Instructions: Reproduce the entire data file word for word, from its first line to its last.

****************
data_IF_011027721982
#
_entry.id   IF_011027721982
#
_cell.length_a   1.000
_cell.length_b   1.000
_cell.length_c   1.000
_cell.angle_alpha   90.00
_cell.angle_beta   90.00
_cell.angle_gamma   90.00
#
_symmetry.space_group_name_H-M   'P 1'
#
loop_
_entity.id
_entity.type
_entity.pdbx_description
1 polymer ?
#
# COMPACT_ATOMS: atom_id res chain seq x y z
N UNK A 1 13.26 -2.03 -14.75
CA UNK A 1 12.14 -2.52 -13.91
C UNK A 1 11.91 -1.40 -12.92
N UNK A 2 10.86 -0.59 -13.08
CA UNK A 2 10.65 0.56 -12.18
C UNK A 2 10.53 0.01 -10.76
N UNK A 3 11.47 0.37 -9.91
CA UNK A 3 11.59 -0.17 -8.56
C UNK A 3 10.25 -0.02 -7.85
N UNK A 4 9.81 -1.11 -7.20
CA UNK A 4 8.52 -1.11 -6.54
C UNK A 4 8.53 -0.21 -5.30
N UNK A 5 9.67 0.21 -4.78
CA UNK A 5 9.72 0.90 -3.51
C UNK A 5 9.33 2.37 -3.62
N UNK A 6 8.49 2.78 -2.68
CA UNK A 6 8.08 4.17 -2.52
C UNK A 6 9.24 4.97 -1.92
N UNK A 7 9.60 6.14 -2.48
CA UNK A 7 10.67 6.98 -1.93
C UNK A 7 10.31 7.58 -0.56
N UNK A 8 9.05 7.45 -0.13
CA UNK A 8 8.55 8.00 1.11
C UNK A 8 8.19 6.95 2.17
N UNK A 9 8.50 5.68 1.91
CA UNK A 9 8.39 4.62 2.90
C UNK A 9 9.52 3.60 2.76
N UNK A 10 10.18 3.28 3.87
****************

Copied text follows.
data_IF_011027721982
#
_entry.id   IF_011027721982
#
_cell.length_a   1.000
_cell.length_b   1.000
_cell.length_c   1.000
_cell.angle_alpha   90.00
_cell.angle_beta   90.00
_cell.angle_gamma   90.00
#
_symmetry.space_group_name_H-M   'P 1'
#
loop_
_entity.id
_entity.type
_entity.pdbx_description
1 polymer ?
#
# COMPACT_ATOMS: atom_id res chain seq x y z
N UNK A 1 13.26 -2.03 -14.75
CA UNK A 1 12.14 -2.52 -13.91
C UNK A 1 11.91 -1.40 -12.92
N UNK A 2 10.86 -0.59 -13.08
CA UNK A 2 10.65 0.56 -12.18
C UNK A 2 10.53 0.01 -10.76
N UNK A 3 11.47 0.37 -9.91
CA UNK A 3 11.59 -0.17 -8.56
C UNK A 3 10.25 -0.02 -7.85
N UNK A 4 9.81 -1.11 -7.20
CA UNK A 4 8.52 -1.11 -6.54
C UNK A 4 8.53 -0.21 -5.30
N UNK A 5 9.67 0.21 -4.78
CA UNK A 5 9.72 0.90 -3.51
C UNK A 5 9.33 2.37 -3.62
N UNK A 6 8.49 2.78 -2.68
CA UNK A 6 8.08 4.17 -2.52
C UNK A 6 9.24 4.97 -1.92
N UNK A 7 9.60 6.14 -2.48
CA UNK A 7 10.67 6.98 -1.93
C UNK A 7 10.31 7.58 -0.56
N UNK A 8 9.05 7.45 -0.13
CA UNK A 8 8.55 8.00 1.11
C UNK A 8 8.19 6.95 2.17
N UNK A 9 8.50 5.68 1.91
CA UNK A 9 8.39 4.62 2.90
C UNK A 9 9.52 3.60 2.76
N UNK A 10 10.18 3.28 3.87